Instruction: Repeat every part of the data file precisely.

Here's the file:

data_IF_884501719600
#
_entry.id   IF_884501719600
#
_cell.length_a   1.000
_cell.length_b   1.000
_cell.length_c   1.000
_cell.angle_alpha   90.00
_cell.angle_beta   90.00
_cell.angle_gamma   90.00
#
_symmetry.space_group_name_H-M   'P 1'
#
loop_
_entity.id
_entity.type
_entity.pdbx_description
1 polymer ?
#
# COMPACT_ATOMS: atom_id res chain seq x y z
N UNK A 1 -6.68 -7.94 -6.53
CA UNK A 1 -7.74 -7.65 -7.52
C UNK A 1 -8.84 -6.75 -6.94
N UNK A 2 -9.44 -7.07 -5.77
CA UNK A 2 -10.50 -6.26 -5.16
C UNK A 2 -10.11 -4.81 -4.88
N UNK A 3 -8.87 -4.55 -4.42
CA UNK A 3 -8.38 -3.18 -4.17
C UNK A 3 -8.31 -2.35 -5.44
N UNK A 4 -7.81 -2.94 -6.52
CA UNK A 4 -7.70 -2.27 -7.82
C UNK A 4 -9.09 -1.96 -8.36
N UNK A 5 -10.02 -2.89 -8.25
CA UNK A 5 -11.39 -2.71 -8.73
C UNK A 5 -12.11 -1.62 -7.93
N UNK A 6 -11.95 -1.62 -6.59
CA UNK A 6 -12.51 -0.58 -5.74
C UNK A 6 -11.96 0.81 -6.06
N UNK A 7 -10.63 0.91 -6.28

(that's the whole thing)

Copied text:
data_IF_884501719600
#
_entry.id   IF_884501719600
#
_cell.length_a   1.000
_cell.length_b   1.000
_cell.length_c   1.000
_cell.angle_alpha   90.00
_cell.angle_beta   90.00
_cell.angle_gamma   90.00
#
_symmetry.space_group_name_H-M   'P 1'
#
loop_
_entity.id
_entity.type
_entity.pdbx_description
1 polymer ?
#
# COMPACT_ATOMS: atom_id res chain seq x y z
N UNK A 1 -6.68 -7.94 -6.53
CA UNK A 1 -7.74 -7.65 -7.52
C UNK A 1 -8.84 -6.75 -6.94
N UNK A 2 -9.44 -7.07 -5.77
CA UNK A 2 -10.50 -6.26 -5.16
C UNK A 2 -10.11 -4.81 -4.88
N UNK A 3 -8.87 -4.55 -4.42
CA UNK A 3 -8.38 -3.18 -4.17
C UNK A 3 -8.31 -2.35 -5.44
N UNK A 4 -7.81 -2.94 -6.52
CA UNK A 4 -7.70 -2.27 -7.82
C UNK A 4 -9.09 -1.96 -8.36
N UNK A 5 -10.02 -2.89 -8.25
CA UNK A 5 -11.39 -2.71 -8.73
C UNK A 5 -12.11 -1.62 -7.93
N UNK A 6 -11.95 -1.62 -6.59
CA UNK A 6 -12.51 -0.58 -5.74
C UNK A 6 -11.96 0.81 -6.06
N UNK A 7 -10.63 0.91 -6.28